Vladimir Makovsky was born 26 January 1846, the son of Yegor Ivanovich Makovsky, an art collector. It was Yegor’s avid enthusiasm for art that led Vladimir, as well as both his brothers and sister, to begin practicing painting. Of the four, however, only Vladimir and his brother Constantine attained any amount of acclaim.
Although he was a simple accountant, Yegor nevertheless managed to accrue an impressive collection of Russian art, which drew many famous painters, authors and musicians to his house. Among these was artist Vasiliy Andreevich Tropinin, who became Vladimir's first tutor around the age of fifteen.
In 1861 Vladimir began attending the Moscow School of Painting and Sculpture, an art school his father helped found, where he studied under Evgraf Sorokin and Sergey Zaryanko. Makovsky excelled in his studies, graduating in 1866 with a silver medal. His graduating picture, The Literary Reading, was considered the best of his class.
From here he decided to continue his art education, applied and was accepted to the Imperial Academy of Fine Arts in St. Petersburg. During this time he painted Peasant Boys Guarding Horses in the Night (1869) and The Office of the Doctor (1870). The former, an illustration of a scene from a story by Russian author Ivan Turgenev, won Makovsky a gold medal and the title of "Artist of the First Order", while the latter gained him renown with his contemporaries.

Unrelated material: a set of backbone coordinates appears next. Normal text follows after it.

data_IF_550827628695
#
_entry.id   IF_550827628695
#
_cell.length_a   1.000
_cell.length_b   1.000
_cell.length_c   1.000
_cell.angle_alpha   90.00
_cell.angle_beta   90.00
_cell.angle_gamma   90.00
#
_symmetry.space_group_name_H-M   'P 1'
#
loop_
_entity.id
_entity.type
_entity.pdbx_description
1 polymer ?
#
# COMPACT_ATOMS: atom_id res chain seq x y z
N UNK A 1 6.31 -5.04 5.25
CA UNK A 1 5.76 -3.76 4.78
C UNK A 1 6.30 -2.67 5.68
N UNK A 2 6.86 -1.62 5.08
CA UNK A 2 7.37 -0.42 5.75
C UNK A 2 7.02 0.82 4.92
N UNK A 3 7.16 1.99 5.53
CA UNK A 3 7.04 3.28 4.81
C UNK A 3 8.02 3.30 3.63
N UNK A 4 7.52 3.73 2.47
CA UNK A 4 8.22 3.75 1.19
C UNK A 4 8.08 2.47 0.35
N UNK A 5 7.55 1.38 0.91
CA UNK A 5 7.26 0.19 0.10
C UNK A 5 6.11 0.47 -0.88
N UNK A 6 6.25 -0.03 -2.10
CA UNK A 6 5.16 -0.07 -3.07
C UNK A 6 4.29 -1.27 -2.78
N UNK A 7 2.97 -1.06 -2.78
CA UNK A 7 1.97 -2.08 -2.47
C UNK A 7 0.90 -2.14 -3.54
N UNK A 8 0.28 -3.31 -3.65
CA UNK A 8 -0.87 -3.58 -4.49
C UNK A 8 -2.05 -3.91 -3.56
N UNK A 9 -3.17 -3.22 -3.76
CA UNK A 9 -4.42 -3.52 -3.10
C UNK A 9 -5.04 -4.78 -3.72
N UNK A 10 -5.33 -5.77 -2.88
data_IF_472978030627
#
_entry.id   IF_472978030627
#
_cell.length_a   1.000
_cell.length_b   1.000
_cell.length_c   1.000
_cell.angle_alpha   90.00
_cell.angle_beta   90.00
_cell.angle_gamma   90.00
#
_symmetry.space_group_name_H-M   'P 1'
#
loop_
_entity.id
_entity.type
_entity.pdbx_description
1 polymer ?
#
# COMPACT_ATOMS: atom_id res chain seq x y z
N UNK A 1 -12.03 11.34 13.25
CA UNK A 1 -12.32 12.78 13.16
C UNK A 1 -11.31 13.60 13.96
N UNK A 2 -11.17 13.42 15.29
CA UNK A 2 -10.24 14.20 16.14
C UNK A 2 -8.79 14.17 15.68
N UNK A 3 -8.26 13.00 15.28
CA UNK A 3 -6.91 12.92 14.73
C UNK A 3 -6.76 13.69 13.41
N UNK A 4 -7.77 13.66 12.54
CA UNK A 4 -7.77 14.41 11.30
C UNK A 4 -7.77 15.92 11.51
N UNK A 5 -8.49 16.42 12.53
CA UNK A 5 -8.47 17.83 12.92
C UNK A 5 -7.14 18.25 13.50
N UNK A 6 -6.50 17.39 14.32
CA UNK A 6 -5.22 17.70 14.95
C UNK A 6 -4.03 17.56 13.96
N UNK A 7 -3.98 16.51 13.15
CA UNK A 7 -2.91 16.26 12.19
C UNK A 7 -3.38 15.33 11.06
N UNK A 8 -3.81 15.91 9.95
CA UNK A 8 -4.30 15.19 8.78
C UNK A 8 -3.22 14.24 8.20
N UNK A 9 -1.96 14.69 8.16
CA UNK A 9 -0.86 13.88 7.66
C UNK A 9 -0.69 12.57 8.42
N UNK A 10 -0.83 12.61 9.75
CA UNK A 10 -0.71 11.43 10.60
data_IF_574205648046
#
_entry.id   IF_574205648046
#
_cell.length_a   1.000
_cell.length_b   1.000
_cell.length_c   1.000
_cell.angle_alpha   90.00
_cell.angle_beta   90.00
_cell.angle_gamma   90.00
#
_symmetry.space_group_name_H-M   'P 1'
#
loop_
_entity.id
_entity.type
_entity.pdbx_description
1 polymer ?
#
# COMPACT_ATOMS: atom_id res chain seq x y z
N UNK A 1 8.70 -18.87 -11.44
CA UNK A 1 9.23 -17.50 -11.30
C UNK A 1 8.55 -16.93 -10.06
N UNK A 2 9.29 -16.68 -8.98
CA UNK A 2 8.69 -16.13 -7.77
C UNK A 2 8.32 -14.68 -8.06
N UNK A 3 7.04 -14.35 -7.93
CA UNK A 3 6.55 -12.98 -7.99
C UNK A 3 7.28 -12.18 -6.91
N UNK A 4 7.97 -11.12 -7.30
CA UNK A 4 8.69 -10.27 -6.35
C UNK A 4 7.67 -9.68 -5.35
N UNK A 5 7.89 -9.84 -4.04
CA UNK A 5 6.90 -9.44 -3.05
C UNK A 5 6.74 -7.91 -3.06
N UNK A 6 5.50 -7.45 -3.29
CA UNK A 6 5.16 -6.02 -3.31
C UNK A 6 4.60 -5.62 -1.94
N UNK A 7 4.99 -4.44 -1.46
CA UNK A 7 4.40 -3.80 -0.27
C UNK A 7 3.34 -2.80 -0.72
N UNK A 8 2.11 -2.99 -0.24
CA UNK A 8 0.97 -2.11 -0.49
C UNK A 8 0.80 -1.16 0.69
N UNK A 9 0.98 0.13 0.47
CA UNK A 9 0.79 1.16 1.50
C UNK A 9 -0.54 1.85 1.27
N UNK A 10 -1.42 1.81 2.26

In 1873 Makovsky submitted another painting, Lovers of Nightingales, to the World Exhibition in Vienna, for which he was awarded first place by the Royal Society of Arts.
Makovsky spent most of his life in Moscow, where, in 1882, he began working fulltime at the School of Painting and Sculpture, as one of the school's most widely-respected teachers. Carrying on the traditions of his father, Makovsky's house was frequented by many established artists, actors, musicians and scientists, to tour his art collection as well as to visit with Vladimir himself, who was reportedly a highly charismatic and sociable man. In 1894 he stepped down from his position at the school, but continued teaching genre painting workshops until 1918, when he retired. He continued to receive a pension from the academy until his death on 21 February 1920.
Russian Painting. Temporis Collection, 2005.